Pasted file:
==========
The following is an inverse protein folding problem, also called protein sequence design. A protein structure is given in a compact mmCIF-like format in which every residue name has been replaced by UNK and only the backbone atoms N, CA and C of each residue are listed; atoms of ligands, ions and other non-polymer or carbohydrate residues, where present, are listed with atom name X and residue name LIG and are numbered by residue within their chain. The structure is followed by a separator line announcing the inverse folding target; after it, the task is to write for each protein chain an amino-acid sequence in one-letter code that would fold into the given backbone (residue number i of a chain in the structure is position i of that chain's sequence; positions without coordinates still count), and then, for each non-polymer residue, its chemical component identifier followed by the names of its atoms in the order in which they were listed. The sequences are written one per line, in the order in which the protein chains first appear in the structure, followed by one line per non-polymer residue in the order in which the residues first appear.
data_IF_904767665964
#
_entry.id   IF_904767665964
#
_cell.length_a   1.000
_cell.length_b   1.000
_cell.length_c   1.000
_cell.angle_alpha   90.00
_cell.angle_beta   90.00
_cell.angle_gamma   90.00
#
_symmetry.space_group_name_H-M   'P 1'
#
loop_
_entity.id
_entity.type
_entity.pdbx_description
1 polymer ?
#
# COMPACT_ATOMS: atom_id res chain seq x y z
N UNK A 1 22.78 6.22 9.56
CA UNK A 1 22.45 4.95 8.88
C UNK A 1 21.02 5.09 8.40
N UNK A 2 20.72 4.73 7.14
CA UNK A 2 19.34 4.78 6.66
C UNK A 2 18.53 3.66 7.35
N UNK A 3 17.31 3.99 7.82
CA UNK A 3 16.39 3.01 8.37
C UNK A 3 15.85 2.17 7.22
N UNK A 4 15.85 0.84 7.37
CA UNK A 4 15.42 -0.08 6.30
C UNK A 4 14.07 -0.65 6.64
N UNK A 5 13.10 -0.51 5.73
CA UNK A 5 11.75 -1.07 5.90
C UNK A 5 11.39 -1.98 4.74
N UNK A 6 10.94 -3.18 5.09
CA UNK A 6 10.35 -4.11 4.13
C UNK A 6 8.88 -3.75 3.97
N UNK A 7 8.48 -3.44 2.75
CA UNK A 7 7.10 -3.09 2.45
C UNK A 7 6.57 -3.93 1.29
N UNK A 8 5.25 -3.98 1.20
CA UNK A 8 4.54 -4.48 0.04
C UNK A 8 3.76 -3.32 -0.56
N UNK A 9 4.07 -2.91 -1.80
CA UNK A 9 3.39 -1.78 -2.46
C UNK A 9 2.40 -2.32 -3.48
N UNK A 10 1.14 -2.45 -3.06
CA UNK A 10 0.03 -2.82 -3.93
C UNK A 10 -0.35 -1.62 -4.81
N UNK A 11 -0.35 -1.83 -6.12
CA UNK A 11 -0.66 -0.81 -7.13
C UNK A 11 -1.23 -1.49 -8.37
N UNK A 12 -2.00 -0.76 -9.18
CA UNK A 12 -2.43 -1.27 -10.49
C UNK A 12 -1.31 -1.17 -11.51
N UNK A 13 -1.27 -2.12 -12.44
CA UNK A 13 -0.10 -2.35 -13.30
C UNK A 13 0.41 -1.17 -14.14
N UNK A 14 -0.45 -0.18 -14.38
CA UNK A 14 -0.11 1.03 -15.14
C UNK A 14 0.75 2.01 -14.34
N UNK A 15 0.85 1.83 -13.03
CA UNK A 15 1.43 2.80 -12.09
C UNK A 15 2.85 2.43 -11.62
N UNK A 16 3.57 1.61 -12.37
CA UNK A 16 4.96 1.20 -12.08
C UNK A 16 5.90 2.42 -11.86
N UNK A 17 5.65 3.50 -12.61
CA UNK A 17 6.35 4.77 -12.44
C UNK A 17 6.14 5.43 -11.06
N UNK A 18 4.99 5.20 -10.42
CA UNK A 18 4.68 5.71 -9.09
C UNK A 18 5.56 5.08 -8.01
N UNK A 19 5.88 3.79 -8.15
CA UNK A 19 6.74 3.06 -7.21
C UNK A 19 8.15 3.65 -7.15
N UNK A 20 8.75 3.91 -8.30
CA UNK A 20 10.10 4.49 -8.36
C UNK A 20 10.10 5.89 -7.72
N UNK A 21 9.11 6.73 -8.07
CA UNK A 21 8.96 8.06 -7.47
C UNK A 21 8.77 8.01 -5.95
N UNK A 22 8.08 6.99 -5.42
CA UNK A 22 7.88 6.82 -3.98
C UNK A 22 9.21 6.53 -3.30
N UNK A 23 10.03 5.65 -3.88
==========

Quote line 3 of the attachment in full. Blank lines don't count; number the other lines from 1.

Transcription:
#